As I wandered over saucers
Of the pearliest of pink,
In the sunshine, in the bottom
Of my stainless steel sink,
And I walked towards the plug hole
With a smile upon my face
On a very special journey
To a most peculiar place,
I sang a little song,
That's what it was I did,
I sang it from the tea cups
And from the saucepan lid.
I sang it to the pint glass
And I sang it to a spoon,
I sang it 'til I got there -
The plug hole on the moon.
And there I was before it.
It was bigger than the sea,
And the holes down which the water goes
Were twice the size of me,
And the clinging greenish matter
That did grow around the rim
Reminded me I needed
To buy some Vim.
The tap that loomed above me
Was preparing to let rip
The most enormous, hugest,
Biggest, largest drip,
And I tried to run for cover
But the drip did drop too soon
And I found that I was falling
Down the pug hole on the moon.
I was falling very quickly
But I still had time to think,
"So this is what it's like inside
The plug hole of a sink!
And this is how it feels to be
That little piece of crud
That they don't scrape off the plate
Before they drop it in the suds."
Directly underneath me
A little prick of light
Was quickly growing larger
As I speeded up my flight.
I had to close my eyes as it
Was growing rather bright
And then I landed with a bump
Which really gave me quite a fright.
Then I opened up my eyes . . .
Oh! What a sight!
I was sitting on a tea bag
In the U-bend of the sink.
The one I'd used for breakfast
When I'd made myself a drink
That had fallen down the plug hole,
'Though I hadn't quite known how,
Was the one on which I found myself
Sitting upon now.
And all around swam noodles
With big smiles upon their lips,
And some pasta shells played tennis
With some pomegranite pips,
And part of a tomato
Was saying something brash
That seemed to be offesive
To some partly melted Smash.
And from just around the U-bend
I could hear the sound of trumpets
From the colliery band
Of the U-bend mining crumpets
Who spent their lives in sewers,
Almost every single day,
Looking for the treasures
That we humans throw away.
And they blew their horns with pride
Amidst a barrage of applause
From the swimming smiling noodles
And the pasta on the shores.
They sailed around the U-bend
And I asked, "Where have they gone?"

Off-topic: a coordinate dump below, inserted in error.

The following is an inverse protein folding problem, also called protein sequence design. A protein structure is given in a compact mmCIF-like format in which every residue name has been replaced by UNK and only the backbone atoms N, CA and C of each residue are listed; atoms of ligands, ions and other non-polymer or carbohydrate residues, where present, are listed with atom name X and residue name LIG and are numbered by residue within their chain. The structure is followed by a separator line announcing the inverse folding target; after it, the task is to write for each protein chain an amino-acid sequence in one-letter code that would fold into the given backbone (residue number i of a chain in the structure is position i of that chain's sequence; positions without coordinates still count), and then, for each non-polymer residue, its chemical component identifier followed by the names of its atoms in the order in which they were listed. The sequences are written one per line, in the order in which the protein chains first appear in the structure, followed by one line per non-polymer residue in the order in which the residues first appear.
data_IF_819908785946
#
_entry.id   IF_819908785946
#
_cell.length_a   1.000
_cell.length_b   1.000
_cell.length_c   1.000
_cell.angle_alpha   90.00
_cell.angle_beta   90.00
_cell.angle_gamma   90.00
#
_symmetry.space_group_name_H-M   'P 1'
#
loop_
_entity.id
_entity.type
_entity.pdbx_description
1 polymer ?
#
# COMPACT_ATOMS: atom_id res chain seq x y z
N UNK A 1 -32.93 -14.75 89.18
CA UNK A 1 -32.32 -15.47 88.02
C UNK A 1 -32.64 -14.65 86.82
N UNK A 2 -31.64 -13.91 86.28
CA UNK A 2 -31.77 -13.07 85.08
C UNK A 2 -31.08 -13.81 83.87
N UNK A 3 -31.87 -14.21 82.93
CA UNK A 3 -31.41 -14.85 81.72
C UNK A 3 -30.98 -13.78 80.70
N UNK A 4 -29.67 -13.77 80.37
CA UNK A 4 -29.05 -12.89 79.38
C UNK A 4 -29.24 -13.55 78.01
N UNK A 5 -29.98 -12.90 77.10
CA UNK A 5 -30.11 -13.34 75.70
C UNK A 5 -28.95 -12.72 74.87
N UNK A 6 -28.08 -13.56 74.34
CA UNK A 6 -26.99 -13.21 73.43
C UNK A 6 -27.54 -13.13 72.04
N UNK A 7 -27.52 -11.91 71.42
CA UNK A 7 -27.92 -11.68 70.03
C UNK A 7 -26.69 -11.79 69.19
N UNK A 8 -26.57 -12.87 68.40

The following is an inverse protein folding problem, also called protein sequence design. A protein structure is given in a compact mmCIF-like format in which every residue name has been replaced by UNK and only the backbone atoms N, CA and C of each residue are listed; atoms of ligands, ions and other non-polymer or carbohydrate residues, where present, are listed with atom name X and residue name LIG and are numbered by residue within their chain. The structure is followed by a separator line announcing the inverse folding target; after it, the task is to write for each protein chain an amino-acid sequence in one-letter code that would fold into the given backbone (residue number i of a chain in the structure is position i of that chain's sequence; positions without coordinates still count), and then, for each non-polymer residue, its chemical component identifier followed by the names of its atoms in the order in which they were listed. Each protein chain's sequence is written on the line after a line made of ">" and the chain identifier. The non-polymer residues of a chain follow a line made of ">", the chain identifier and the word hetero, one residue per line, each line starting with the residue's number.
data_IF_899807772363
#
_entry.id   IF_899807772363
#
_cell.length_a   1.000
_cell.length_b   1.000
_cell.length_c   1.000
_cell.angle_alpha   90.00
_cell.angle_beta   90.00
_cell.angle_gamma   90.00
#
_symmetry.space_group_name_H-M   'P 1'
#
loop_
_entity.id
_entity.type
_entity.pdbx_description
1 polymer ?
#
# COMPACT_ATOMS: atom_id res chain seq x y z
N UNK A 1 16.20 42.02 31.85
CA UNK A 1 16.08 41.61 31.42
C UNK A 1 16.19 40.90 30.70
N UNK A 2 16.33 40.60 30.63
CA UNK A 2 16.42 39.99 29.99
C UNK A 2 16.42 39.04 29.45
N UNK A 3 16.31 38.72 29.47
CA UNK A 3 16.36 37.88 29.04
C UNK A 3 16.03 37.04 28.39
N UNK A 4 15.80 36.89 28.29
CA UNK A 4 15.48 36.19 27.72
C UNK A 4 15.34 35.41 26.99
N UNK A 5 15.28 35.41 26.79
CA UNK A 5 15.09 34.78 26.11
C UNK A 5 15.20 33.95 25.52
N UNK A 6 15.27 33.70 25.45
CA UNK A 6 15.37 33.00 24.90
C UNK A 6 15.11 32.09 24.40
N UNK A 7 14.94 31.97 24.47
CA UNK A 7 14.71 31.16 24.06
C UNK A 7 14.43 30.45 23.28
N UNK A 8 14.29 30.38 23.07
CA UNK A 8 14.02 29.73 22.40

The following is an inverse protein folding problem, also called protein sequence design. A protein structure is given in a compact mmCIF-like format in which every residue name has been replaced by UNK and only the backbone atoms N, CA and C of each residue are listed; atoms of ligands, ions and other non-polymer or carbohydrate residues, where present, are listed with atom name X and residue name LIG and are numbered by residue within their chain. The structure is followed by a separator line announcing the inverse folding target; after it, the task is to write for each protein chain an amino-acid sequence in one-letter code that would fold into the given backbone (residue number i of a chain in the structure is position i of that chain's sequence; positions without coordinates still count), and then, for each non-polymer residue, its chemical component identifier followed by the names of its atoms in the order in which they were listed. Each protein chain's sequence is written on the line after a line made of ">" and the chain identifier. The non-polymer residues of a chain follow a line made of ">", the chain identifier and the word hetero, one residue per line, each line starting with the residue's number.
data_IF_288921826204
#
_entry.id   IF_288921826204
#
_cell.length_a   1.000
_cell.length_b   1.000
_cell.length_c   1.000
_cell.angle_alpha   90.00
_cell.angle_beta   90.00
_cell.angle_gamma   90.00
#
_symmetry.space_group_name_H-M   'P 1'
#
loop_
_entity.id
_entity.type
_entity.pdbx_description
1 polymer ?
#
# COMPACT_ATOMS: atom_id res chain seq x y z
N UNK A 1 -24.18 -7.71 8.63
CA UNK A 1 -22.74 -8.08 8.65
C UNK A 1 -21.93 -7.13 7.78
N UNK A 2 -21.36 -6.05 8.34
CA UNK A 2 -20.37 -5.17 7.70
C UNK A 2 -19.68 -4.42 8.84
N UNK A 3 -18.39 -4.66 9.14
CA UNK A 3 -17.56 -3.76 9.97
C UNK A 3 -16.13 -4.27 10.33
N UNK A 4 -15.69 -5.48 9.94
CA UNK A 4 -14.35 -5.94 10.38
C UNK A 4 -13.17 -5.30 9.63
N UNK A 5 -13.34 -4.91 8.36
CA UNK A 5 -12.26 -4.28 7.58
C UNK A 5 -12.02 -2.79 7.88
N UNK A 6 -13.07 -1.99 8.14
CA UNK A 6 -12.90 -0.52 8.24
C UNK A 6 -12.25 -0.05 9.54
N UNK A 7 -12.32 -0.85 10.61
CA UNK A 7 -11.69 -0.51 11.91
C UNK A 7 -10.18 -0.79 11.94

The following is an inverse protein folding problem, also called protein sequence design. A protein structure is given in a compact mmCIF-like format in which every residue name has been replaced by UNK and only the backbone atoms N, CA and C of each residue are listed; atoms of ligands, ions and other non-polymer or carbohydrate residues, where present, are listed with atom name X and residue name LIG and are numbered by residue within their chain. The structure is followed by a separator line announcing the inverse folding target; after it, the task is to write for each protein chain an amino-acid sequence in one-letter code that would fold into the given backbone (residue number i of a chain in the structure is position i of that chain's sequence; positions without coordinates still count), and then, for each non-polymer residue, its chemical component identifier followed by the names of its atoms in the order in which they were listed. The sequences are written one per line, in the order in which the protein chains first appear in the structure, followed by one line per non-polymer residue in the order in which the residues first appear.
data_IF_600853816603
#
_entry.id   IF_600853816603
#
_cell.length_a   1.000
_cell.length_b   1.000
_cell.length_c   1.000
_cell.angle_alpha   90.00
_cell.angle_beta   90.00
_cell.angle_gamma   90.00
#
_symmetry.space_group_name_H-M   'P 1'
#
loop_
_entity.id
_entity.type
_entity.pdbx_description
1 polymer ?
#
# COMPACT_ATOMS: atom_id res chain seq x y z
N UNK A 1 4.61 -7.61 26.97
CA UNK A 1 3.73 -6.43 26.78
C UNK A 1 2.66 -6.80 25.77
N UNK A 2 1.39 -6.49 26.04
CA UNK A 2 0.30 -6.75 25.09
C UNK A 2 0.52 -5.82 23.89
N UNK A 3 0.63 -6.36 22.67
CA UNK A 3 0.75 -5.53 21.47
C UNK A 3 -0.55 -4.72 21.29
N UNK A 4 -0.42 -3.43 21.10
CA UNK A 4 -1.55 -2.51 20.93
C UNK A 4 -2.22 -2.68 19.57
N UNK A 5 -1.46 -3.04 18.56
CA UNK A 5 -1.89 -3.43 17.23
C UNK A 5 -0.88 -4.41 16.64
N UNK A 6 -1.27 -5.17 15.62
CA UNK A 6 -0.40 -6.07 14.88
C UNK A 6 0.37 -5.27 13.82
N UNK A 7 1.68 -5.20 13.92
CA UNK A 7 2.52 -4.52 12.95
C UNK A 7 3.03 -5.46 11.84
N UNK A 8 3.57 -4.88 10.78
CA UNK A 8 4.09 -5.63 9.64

"They've gone to see the king!"
Replied a friendly piece of scone.
"Oh, pardon me!" I cried,
"It seems I stand corrected,
I thought that you were ruled
By an autonomous collective.
It seems that you, on me,
Have rather managed to get one-up,
As I didn't know before you said,
You people have a monarch."
"Oh yes, we have a king all right,"
The shaking scone did utter,
"A nasty piece of work he is, as well.
And that's not all,", he added, "The guy is such a nutter!
In fact, to be precise - he is a smell!"
"Whatever do you mean?" I asked,
Intrigued, yet not concerned,
"You've been here quite some time," he said,
"I think it's time you learned.
The king was once a Twiglet -
Never was a finer fellow -
'Til one morning he awoke to find
His brown had turned to yellow,
Turned a spooky shade of grey,
And after that the king did start
To slowly fade away,
'Til after that his final
Royal crumb was washed away.
The king was gone for good, but still
His stench was here to stay."
"I don't mean to be rude," I said
"But really, don't you think,
It seems a little daft to have
A king that is a stink?
And doesn't it seem silly
That your king is just a smell?
I can understand a Twiglet,
But really! Bloody hell!
The scone it shook with terror,
"No, you just don't understand.
The odour of the king is quite
The cruellest in the land.
The scent that lingers on
After a Twiglet decomposes
Is hardly like the perfume
Of sweetly scented roses."
"So take me to your king!" I cried,
"For I cannot fear a pong.
It might be quite unpleasant,
But dangerous? No! You're wrong!
You shouldn't live in fear here
Of a smell that smells like shite.
I'll make it go away then
Everything will be all right."
So I headed off towards the sound
Of the crumpets' trumpets just around
The U-bend and towards the gloom
Of darkness where I'd meet my doom,
For once I'd smelt the king's great pong
I realised that I'd been wrong
And racked with guilt because I'd put
A Twiglet down the plug hole, but
It was too late. I couldn't win.
I should have put it in the bin.
My time had come. It was too late.
I SHOULD have scraped it off the plate.
I prepared to meet my fate.
Soon the U-bend air was soured
And everyone was overpowered.
Before me crumpets fell like like flies
And I felt water in my eyes.
"Your majesty! I come in peace!"
I shouted through my handkerchief.
But, alas! This tale does not end happily.
In fact it ends a wee bit crappily.
The smiles left the noodles' lips.
Their happy wiggles left their hips.
The giggling pasta ceased its tennis
And succombed to the stench's menace,
And as I gasped my dying breath
And drifted into a smelly death
And as my vision did grow dim
I wished again I'd bought some Vim
And perhaps I'd not have met my doom
Down the plug hole, on the moon.